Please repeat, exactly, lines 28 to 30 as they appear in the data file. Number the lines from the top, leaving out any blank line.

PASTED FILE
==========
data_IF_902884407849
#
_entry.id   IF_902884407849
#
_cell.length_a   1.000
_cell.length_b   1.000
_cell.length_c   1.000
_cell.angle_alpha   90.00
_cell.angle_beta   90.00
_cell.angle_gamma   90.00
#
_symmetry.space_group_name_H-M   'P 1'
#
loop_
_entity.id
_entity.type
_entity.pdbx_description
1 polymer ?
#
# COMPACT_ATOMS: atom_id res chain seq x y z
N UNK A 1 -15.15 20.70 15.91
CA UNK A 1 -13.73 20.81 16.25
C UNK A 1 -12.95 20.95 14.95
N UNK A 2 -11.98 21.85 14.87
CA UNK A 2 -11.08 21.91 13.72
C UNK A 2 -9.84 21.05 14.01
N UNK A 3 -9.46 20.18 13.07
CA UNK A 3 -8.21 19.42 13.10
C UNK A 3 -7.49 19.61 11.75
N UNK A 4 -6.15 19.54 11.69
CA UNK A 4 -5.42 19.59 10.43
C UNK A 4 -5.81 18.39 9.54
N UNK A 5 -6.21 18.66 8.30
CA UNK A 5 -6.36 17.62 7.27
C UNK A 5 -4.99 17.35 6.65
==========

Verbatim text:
CA UNK A 3 -8.21 19.42 13.10
C UNK A 3 -7.49 19.61 11.75
N UNK A 4 -6.15 19.54 11.69